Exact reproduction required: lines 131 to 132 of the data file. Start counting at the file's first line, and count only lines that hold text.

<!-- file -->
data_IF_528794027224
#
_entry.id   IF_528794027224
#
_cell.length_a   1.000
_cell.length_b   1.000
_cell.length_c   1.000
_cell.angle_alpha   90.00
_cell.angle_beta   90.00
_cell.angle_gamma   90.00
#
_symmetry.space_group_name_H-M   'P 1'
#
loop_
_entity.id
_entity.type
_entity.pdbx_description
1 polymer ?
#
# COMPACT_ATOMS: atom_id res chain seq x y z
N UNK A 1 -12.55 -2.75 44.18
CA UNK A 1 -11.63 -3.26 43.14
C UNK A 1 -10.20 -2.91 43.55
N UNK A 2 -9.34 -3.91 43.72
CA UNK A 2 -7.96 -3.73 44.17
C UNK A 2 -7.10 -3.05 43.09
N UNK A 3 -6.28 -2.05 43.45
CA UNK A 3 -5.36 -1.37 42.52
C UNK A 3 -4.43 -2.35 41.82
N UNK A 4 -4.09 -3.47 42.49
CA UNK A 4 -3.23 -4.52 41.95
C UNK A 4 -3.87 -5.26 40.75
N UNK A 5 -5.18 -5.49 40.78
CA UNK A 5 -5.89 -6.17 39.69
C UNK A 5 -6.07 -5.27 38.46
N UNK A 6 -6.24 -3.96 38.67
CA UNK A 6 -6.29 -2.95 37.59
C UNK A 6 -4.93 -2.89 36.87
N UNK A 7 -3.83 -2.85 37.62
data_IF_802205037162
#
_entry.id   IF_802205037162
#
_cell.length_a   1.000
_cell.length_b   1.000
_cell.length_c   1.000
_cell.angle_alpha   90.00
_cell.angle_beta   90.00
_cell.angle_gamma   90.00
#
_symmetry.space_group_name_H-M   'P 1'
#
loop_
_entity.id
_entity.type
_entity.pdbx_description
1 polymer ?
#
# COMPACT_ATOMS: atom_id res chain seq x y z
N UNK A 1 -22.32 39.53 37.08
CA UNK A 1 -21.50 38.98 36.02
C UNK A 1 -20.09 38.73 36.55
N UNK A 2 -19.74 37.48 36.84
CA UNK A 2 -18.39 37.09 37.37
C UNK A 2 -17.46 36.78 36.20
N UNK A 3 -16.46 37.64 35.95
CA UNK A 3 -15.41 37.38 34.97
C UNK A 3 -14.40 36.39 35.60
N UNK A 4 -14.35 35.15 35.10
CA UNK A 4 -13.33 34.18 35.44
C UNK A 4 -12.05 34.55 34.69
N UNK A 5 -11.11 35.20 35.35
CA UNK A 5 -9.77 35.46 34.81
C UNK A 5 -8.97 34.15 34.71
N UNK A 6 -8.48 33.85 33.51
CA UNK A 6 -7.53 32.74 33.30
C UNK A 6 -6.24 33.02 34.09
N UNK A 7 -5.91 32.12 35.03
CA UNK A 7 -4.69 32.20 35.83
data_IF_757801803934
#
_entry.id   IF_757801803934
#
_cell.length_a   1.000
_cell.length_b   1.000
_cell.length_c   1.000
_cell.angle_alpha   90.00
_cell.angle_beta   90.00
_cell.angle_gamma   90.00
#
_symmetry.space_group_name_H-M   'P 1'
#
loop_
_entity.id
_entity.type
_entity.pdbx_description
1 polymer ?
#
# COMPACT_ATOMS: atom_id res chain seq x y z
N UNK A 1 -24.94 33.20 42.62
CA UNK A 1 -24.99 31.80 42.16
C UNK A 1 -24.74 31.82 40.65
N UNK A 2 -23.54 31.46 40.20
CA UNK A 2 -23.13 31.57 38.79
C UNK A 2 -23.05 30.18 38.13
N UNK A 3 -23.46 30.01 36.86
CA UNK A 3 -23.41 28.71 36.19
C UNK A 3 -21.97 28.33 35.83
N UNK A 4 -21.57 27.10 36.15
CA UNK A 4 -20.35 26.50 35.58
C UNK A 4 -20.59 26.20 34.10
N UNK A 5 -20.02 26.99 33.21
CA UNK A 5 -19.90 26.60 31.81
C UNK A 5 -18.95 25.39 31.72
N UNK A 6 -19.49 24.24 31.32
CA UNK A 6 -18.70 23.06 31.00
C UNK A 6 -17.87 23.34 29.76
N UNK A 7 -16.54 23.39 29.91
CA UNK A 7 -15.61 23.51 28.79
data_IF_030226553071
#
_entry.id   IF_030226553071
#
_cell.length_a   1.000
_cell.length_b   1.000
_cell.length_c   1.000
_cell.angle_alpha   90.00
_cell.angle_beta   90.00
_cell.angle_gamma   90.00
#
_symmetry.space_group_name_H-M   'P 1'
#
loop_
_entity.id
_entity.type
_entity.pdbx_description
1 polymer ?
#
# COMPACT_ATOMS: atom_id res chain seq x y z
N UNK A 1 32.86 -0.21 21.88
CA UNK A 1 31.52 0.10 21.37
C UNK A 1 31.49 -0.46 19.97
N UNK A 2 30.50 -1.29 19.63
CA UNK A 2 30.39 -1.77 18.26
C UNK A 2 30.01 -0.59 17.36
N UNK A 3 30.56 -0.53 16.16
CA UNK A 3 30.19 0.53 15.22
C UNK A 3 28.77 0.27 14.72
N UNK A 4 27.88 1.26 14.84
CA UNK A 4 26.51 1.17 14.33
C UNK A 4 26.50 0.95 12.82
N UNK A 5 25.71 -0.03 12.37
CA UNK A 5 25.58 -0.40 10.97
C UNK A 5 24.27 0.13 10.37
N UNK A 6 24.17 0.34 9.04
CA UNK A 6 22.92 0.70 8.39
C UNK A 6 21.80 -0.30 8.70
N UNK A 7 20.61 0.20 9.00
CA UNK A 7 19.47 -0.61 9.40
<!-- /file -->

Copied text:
_symmetry.space_group_name_H-M   'P 1'
#